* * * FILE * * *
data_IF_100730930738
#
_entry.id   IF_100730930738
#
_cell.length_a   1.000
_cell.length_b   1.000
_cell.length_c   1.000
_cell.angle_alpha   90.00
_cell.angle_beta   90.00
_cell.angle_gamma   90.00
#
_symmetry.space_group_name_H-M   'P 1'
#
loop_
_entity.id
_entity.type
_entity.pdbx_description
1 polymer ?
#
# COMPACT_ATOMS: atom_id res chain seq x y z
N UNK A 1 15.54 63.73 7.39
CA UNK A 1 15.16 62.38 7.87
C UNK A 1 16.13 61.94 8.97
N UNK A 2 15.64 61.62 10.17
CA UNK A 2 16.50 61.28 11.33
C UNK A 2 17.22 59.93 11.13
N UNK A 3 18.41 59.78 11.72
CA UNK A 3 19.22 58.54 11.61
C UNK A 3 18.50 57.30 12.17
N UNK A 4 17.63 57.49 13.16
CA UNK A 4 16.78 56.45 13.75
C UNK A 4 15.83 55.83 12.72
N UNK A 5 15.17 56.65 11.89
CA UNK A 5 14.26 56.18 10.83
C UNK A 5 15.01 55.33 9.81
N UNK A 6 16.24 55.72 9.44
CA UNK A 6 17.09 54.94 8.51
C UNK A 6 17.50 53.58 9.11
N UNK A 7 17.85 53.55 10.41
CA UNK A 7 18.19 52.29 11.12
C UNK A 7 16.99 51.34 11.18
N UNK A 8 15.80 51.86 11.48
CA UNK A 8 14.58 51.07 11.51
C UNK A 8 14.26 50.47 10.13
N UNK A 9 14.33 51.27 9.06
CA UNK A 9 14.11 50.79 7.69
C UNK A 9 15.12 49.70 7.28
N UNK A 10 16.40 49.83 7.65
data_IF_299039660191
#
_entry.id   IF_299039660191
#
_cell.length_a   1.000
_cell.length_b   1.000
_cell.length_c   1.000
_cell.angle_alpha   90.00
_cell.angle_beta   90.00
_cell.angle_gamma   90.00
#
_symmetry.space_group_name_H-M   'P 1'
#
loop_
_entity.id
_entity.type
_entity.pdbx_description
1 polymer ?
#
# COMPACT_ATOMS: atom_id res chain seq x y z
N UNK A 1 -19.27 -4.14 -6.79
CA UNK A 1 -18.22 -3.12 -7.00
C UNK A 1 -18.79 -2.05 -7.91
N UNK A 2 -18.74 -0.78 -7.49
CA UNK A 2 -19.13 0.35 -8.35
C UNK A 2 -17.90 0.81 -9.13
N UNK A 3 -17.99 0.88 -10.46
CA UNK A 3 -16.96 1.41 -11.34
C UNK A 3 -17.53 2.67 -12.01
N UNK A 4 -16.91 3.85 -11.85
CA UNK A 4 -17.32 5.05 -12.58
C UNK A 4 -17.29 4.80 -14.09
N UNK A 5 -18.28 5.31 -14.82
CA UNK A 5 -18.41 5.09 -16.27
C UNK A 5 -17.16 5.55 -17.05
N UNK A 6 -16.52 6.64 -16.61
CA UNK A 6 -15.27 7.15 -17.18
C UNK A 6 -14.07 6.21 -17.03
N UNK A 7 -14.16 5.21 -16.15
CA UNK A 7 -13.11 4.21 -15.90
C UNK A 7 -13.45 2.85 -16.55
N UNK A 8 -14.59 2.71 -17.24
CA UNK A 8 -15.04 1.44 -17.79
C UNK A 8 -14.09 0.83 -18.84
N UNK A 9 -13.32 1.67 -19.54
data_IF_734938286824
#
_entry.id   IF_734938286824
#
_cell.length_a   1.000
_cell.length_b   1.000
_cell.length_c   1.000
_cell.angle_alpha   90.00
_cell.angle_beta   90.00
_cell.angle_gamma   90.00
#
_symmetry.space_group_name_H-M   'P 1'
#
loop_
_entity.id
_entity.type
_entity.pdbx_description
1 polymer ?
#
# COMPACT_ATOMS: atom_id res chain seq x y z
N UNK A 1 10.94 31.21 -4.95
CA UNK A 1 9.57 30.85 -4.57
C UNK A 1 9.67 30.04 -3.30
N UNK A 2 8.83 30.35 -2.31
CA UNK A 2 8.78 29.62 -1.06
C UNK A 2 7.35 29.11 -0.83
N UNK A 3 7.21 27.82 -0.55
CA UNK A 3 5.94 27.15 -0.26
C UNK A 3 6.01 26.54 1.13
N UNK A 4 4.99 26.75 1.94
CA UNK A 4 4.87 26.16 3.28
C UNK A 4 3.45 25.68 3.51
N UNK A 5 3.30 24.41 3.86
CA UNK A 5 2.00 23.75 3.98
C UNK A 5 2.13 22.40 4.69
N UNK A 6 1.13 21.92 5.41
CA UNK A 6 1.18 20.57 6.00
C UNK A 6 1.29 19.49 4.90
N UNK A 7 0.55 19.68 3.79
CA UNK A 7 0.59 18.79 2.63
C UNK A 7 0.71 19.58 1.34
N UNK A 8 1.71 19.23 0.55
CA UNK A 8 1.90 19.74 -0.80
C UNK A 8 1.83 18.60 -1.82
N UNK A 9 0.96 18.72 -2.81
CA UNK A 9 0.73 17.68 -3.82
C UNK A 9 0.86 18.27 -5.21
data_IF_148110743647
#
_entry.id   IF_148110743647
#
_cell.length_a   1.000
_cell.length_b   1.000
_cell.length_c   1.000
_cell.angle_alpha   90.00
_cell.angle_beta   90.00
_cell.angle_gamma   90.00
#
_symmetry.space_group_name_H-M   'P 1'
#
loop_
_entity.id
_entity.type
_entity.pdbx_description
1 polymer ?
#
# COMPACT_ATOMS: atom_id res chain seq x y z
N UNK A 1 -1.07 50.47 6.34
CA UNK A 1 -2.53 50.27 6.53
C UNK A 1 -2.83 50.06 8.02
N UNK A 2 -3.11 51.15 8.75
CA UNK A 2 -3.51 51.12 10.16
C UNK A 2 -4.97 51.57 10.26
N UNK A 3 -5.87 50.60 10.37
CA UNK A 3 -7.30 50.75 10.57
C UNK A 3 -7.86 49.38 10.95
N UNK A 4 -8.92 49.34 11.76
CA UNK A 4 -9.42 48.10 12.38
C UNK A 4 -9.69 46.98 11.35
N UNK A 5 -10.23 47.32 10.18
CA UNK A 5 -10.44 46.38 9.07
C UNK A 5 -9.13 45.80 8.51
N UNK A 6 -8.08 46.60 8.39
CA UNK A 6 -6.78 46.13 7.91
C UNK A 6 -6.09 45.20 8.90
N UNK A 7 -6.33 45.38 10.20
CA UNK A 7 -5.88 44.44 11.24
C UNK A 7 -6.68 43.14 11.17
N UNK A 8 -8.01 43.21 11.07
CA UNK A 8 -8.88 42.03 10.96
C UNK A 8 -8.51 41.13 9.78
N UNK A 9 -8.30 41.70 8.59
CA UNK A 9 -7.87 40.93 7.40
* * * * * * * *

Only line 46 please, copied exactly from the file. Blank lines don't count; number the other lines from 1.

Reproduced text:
CA UNK A 9 14.11 50.79 7.69